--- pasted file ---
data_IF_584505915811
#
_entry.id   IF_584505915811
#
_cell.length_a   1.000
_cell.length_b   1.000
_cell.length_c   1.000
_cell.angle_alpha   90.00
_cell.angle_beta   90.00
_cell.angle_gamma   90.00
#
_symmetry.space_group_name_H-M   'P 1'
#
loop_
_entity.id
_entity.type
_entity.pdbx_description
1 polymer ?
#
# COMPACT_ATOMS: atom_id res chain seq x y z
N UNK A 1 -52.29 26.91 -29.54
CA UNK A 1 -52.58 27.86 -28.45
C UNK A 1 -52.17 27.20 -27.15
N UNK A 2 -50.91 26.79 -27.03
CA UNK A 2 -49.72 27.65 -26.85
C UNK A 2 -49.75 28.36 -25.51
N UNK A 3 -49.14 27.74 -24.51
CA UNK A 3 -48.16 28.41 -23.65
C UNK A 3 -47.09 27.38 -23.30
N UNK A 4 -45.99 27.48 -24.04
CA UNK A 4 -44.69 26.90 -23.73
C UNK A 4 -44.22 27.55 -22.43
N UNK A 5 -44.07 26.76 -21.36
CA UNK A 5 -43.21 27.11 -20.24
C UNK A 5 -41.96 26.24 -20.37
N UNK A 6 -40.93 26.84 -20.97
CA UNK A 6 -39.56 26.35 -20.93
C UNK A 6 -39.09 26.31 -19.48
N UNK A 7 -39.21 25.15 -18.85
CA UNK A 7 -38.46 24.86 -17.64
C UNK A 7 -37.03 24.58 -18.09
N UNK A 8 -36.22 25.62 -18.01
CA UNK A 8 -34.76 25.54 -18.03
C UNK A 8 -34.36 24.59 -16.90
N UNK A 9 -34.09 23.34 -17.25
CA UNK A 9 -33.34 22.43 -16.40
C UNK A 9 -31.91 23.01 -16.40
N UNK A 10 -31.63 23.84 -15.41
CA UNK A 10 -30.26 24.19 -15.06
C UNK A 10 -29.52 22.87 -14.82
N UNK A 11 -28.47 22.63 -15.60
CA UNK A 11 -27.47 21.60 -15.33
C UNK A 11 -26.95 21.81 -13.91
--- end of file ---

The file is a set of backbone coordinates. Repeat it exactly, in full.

data_IF_584505915811
#
_entry.id   IF_584505915811
#
_cell.length_a   1.000
_cell.length_b   1.000
_cell.length_c   1.000
_cell.angle_alpha   90.00
_cell.angle_beta   90.00
_cell.angle_gamma   90.00
#
_symmetry.space_group_name_H-M   'P 1'
#
loop_
_entity.id
_entity.type
_entity.pdbx_description
1 polymer ?
#
# COMPACT_ATOMS: atom_id res chain seq x y z
N UNK A 1 -52.29 26.91 -29.54
CA UNK A 1 -52.58 27.86 -28.45
C UNK A 1 -52.17 27.20 -27.15
N UNK A 2 -50.91 26.79 -27.03
CA UNK A 2 -49.72 27.65 -26.85
C UNK A 2 -49.75 28.36 -25.51
N UNK A 3 -49.14 27.74 -24.51
CA UNK A 3 -48.16 28.41 -23.65
C UNK A 3 -47.09 27.38 -23.30
N UNK A 4 -45.99 27.48 -24.04
CA UNK A 4 -44.69 26.90 -23.73
C UNK A 4 -44.22 27.55 -22.43
N UNK A 5 -44.07 26.76 -21.36
CA UNK A 5 -43.21 27.11 -20.24
C UNK A 5 -41.96 26.24 -20.37
N UNK A 6 -40.93 26.84 -20.97
CA UNK A 6 -39.56 26.35 -20.93
C UNK A 6 -39.09 26.31 -19.48
N UNK A 7 -39.21 25.15 -18.85
CA UNK A 7 -38.46 24.86 -17.64
C UNK A 7 -37.03 24.58 -18.09
N UNK A 8 -36.22 25.62 -18.01
CA UNK A 8 -34.76 25.54 -18.03
C UNK A 8 -34.36 24.59 -16.90
N UNK A 9 -34.09 23.34 -17.25
CA UNK A 9 -33.34 22.43 -16.40
C UNK A 9 -31.91 23.01 -16.40
N UNK A 10 -31.63 23.84 -15.41
CA UNK A 10 -30.26 24.19 -15.06
C UNK A 10 -29.52 22.87 -14.82
N UNK A 11 -28.47 22.63 -15.60
CA UNK A 11 -27.47 21.60 -15.33
C UNK A 11 -26.95 21.81 -13.91